Over the last decade, policies towards HIV/AIDS across sub-Saharan Africa have steadily moved away from prevention and towards the provision of anti-retroviral therapy (ART).
In South Africa, drug roll-out has more than doubled and the country is currently on track to reach its target of supplying ART to 2.5 million people by 2014. According to UNAIDS, the nation still has the largest global population living with HIV at 5.3 million, but HIV-infection rates have dropped by 41% since 2001.
At the forefront of this drive to provide ART have been local communities. Community-based provision has been seen as a “magic bullet” for delivering frontline HIV/AIDS care by many, but there are risks involved and it is crucial that local initiatives are not seen as a wholesale replacement for concerted and more formal state healthcare efforts.
Using Community Health Workers (CHWs) is nothing new. CHW schemes flourished during the 1980s, coinciding with apartheid and Structural Adjustment policies. Many community schemes campaigning for better healthcare inspired social change and were championed as “innovative, responsive, comprehensive and empowering”.
However, in 1994, the new democratic government returned to a national plan of primary healthcare which effectively scrapped CHWs. The then incoming Minister of Health, Nkosazana Dlamini-Zuma, denounced CHWs as representing “second-rate care”.
But then in the 2000s, with South Africa struggling to face the burden of care associated with HIV/AIDS, and with limited alternatives, CHWs began to re-emerge. Initially this largely focused on providing homecare for patients dying of AIDS. However, new legislation and increased funding for ART programmes has since shifted their role from palliative care to delivering frontline treatment.
Through the 2000s, health clinics managed to increase provision of ART but many also became overburdened and the proportion of patients following up with treatment decreased.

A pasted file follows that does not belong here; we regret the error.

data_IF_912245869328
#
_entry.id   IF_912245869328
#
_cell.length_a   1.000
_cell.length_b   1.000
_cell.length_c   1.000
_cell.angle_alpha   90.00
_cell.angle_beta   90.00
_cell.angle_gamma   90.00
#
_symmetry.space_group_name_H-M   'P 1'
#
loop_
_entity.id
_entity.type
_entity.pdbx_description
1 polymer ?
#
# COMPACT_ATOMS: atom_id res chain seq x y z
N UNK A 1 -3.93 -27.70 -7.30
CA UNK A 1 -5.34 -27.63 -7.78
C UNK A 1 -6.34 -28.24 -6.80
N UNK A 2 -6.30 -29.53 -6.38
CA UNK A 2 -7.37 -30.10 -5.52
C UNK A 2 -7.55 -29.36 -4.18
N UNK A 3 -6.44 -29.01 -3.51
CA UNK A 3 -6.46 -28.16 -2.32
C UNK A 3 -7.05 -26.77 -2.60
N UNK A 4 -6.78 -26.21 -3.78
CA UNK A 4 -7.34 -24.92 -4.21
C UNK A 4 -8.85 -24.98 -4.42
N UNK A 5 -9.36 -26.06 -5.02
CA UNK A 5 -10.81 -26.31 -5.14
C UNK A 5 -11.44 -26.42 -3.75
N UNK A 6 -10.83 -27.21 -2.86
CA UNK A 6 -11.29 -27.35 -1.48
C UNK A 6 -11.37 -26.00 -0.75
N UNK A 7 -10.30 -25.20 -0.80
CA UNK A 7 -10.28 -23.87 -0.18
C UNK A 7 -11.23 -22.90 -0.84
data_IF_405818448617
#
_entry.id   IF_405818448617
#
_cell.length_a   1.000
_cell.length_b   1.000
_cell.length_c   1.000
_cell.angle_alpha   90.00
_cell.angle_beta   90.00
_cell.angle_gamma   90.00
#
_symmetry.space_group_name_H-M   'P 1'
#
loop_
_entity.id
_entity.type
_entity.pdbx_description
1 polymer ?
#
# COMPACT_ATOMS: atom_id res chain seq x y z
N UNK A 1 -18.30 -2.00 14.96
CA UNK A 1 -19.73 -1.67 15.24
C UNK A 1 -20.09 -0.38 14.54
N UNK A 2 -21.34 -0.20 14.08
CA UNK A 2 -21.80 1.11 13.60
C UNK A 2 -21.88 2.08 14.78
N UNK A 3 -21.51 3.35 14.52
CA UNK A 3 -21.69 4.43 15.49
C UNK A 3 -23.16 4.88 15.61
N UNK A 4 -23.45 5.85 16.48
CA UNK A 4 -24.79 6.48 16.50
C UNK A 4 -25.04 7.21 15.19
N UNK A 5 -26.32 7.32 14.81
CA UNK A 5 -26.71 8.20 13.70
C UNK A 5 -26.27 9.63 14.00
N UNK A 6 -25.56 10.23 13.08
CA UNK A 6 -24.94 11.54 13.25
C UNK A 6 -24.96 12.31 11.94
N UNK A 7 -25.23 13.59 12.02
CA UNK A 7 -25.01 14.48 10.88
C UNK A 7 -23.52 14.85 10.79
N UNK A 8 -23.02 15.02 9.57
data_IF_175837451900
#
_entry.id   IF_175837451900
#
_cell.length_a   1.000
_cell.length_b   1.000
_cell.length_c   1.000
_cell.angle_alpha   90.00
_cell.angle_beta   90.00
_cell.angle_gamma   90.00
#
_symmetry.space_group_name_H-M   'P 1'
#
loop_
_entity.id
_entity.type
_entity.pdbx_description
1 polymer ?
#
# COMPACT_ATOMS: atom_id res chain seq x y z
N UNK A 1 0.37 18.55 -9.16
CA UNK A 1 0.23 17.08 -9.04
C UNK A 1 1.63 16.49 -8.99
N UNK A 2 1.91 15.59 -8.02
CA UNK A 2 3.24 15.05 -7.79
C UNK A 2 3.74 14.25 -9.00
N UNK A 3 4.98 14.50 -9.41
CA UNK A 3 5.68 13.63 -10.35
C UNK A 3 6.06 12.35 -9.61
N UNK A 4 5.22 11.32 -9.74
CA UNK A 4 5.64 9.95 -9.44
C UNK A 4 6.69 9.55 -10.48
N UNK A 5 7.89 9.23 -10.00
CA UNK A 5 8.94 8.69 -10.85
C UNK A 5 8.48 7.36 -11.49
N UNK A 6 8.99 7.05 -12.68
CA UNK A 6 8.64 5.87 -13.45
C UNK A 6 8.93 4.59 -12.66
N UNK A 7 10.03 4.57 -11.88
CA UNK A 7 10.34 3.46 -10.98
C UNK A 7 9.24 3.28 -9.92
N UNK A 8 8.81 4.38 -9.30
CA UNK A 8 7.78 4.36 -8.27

In response, more decentralised non-clinic approaches were developed. These community-based schemes were initiated to offer a pragmatic solution to shortages of medical professionals, which represented a “critical bottleneck” in efforts to prevent and treat HIV, and increase retention of care rates.
CHWs are essentially local people who are given basic training to operate within their own area. While it takes six years to train a doctor, a community worker can be trained within several weeks and is much cheaper.
CHWs also have the advantage of being more closely embedded at the local level. This has led to considerable improvements in terms of patients continuing with their treatment as problems associated with clinics – such as transport costs and long waiting times – are bypassed.
Research by Médecins Sans Frontières (MSF) who set up Community Adherence Clubs in the township of Khayelitsha found that participating in local clubs “reduced loss to follow-up by two thirds and nearly halved the proportion with virologic rebound or breaks in monitoring compared with patients who remained in clinic-based care”. Furthermore, MSF found retention in care rose to 97% for patients enrolled in adherence clubs, compared to 85% for those in clinical-based care.